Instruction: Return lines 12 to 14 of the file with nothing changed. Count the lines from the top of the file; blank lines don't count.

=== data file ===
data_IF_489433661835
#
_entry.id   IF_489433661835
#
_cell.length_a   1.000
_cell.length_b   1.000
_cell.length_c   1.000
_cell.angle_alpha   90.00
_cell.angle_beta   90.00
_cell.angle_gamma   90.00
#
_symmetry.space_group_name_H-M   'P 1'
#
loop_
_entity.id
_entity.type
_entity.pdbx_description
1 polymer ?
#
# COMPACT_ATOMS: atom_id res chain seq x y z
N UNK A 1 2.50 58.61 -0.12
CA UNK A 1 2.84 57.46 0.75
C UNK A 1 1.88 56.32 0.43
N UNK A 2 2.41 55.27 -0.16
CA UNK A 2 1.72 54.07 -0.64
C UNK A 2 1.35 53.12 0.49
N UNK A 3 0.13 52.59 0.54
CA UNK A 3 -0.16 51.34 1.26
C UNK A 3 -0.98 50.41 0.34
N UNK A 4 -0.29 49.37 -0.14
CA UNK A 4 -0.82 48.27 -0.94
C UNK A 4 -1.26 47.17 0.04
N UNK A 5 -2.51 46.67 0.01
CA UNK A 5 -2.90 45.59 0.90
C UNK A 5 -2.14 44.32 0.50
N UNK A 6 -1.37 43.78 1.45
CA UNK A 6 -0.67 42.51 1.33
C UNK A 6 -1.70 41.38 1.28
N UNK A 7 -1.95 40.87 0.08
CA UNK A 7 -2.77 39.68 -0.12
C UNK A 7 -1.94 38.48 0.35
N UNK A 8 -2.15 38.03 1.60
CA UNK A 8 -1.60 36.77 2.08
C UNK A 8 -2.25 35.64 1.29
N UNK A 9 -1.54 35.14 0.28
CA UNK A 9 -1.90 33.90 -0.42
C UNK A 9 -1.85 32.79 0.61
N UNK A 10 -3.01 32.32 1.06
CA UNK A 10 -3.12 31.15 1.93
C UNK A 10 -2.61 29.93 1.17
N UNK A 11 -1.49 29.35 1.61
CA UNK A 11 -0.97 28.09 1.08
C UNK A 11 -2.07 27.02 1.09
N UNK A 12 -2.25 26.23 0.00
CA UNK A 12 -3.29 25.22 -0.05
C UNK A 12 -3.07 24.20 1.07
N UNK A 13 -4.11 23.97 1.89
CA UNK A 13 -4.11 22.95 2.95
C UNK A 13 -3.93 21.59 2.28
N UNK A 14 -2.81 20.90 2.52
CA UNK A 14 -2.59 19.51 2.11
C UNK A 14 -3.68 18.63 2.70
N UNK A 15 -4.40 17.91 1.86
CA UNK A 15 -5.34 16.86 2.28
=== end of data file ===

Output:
_symmetry.space_group_name_H-M   'P 1'
#
loop_